Back/The Learning Accelerator Announces $2M in Funding for Open Education Resources

The Learning Accelerator Announces $2M in Funding for Open Education Resources

Posted on April 16, 2015

The Hewlett Foundation leads early funding of 10 content developers creating free course materials that can be frequently updated, are easily tailored to individual student needs, leverage technology, and are designed to more effectively engage students

Cupertino, CA - April 16, 2015 – The Learning Accelerator, a nonprofit supporting the implementation of high-quality blended learning across the United States, today announced funding totaling $2 million to help create free, comprehensive, high-quality, open educational resources (OER) supporting K–12 mathematics and English language arts that are aligned with state learning standards. On behalf of the K-12 OER Collaborative, The Learning Accelerator also announced ten content developers that will create rapid prototype units of the educational content for review in summer 2015.

Every year school districts across the country spend billions on instructional materials. Printed textbooks quickly fall into disrepair and their content lapses out of date, while costly yearly subscription fees for online content only allow schools to lease (not own) materials. The huge aggregate demand represented by the nationwide need for new materials creates a unique opportunity for schools to acquire higher quality, more effective, and less expensive content that is aligned to state educational standards.

“The funding provided by the Hewlett Foundation and The Learning Accelerator’s matching donors is an investment in our nation’s future,” said Scott Ellis, CEO of The Learning Accelerator. “Too many of our country’s 50 million K-12 students and their teachers have gone too long with instructional materials that are, ironically, both costly and inadequate. Open educational resources are an important part of a comprehensive solution to improve student learning experiences and outcomes while freeing up budget dollars for other critical educational needs.”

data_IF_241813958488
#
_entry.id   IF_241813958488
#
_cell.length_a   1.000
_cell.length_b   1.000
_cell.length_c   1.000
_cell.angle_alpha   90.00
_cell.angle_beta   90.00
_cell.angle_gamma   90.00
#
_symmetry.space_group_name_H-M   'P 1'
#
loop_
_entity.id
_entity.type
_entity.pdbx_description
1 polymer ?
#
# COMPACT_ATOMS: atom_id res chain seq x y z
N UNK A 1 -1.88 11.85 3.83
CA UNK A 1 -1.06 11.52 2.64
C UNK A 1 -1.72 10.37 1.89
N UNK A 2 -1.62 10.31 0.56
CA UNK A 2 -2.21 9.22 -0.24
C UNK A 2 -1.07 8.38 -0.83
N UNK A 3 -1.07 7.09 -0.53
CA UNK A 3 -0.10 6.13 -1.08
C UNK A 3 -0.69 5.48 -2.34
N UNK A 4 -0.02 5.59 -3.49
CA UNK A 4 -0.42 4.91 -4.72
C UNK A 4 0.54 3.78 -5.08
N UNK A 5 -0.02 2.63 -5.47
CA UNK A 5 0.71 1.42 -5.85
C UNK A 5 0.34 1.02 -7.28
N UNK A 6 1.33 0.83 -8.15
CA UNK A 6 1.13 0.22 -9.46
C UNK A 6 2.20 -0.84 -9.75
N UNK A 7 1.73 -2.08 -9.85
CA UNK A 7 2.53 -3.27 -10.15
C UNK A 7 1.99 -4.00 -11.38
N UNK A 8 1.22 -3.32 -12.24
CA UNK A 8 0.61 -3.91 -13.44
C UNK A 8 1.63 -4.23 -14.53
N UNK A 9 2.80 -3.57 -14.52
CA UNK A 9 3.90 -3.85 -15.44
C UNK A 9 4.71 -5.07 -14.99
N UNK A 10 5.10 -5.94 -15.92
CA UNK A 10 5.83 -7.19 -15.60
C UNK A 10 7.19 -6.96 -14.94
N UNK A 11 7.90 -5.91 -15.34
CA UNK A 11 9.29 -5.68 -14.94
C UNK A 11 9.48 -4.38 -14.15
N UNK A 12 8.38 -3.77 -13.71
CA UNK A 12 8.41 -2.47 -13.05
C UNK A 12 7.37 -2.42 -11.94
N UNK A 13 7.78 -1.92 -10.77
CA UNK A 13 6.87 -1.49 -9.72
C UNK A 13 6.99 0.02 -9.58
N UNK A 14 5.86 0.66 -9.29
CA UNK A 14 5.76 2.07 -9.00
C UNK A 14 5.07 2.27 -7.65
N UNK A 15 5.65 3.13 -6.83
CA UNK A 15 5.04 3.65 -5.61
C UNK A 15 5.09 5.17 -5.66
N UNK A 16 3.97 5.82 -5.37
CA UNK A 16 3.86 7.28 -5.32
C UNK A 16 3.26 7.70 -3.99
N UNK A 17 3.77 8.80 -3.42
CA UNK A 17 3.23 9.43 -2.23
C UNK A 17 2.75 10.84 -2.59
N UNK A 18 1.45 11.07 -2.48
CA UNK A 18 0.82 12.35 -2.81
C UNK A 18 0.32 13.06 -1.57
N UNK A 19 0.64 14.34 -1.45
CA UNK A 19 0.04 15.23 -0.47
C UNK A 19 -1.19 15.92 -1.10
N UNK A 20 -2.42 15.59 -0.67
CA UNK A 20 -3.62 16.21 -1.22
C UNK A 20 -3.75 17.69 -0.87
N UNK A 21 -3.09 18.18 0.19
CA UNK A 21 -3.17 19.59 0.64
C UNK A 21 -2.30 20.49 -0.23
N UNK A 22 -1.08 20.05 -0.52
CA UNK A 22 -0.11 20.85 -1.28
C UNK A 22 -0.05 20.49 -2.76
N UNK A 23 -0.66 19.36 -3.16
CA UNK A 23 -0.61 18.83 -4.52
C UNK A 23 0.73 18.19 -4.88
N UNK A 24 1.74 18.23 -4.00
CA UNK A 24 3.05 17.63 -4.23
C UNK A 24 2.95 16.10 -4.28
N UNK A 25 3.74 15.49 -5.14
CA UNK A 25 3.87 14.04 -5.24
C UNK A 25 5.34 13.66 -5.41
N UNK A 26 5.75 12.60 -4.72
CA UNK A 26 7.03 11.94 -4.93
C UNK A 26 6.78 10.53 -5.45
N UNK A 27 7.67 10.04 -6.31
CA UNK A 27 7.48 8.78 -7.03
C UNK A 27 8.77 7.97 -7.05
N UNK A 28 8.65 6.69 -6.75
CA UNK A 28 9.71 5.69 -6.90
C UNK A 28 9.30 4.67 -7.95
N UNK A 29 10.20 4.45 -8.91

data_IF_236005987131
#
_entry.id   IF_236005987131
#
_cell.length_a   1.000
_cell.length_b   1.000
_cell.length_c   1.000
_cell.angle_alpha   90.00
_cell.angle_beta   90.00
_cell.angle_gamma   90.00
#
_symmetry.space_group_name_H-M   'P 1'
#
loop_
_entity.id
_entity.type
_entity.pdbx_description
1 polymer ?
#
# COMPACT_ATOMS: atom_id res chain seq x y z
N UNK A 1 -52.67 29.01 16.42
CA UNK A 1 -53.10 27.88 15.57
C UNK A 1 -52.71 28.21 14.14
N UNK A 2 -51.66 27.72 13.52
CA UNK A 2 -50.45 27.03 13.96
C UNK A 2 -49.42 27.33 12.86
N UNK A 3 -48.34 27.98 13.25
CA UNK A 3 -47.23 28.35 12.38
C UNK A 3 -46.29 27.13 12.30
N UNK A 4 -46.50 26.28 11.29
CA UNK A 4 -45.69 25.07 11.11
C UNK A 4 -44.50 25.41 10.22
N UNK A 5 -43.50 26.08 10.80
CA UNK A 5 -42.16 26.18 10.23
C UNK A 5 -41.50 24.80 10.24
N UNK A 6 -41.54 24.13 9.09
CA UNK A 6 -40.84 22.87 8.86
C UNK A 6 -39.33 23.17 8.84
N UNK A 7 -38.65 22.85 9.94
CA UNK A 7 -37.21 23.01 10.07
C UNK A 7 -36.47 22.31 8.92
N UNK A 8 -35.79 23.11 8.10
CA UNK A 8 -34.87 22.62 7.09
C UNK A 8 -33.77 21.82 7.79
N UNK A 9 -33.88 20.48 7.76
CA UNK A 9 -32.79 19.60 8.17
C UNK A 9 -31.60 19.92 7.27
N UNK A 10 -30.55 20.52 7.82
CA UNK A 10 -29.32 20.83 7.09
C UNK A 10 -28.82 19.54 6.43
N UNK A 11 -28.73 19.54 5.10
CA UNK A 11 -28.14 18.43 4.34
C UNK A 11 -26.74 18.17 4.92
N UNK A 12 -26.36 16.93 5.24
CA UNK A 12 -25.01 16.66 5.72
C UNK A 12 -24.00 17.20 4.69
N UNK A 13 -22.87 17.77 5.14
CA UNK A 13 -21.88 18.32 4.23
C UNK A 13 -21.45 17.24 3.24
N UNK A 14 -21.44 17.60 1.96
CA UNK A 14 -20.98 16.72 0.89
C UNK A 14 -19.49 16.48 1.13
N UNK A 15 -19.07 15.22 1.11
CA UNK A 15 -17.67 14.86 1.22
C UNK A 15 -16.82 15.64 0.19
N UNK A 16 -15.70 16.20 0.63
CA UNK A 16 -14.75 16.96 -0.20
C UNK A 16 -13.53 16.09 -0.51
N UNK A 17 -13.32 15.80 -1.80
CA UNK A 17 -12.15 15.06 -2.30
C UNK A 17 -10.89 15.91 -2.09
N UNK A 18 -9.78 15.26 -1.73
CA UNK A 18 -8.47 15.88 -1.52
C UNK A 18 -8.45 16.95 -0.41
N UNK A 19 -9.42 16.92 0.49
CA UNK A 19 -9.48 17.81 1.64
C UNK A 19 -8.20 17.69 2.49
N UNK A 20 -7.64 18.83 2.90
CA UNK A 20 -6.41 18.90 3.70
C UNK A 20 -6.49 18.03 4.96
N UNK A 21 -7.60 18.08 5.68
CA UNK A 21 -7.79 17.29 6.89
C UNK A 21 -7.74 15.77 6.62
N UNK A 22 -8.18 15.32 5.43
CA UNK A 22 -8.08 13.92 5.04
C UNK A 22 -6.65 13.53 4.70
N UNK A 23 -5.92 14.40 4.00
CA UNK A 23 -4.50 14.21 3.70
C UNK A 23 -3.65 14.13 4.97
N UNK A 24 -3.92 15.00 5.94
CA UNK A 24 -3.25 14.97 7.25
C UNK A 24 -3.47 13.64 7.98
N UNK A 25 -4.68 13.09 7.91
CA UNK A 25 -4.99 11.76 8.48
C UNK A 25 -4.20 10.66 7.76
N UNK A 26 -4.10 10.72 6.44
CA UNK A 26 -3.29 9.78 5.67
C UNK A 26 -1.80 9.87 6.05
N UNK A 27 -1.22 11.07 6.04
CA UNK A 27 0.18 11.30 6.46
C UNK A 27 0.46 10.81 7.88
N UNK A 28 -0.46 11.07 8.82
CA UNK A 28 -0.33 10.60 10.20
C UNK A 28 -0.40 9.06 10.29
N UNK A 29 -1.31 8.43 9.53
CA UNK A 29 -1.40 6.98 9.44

With OER, states and districts can transition from expensive and rigidly controlled materials to new open instructional resources that are free or low-cost, flexible, and significantly improved in comparison to traditional materials. Most notably, their licenses grant permission for anyone to freely and legally use, adapt, and redistribute the resources.

The OER effort is led by the K–12 OER Collaborative, a group of 12 states and numerous nonprofit organizations, with the goal of creating free resources designed to enable all students to master foundational skills and knowledge to achieve college and career readiness. States in the collaborative include Arizona, California, Georgia, Hawaii, Idaho, Minnesota, Nevada, North Carolina, Oregon, Utah, Wisconsin, and Washington. The Collaborative received proposals from 24 content developers. Over ninety educators in the participating states reviewed the proposals and helped to select the ten content developers who will build rapid prototype units of content for a specified learning standard at each grade level. The results of the rapid prototype evaluations will be a major factor in determining which content developers are selected to move into the full-course development phase of the initiative.

The selected content developers for the rapid prototype effort are:

“Each of the content developers announced today has an excellent track record in building quality educational content tied to state standards,” said Jennifer Wolfe, Partner at The Learning Accelerator and Project Director for the K-12 OER Collaborative. “We believe that the materials they are creating will be judged by educators as superior to much of what they are using now on many dimensions, including, but by no means limited to, their cost.”

For more information about The Learning Accelerator’s OER work, contact TLA Partner Jennifer Wolfe at [email protected].

The Learning Accelerator is a non-profit organization dedicated to transforming education by accelerating the implementation of high-quality blended learning in schools and districts across America. Learn more at What is blended learning? Watch this brief video.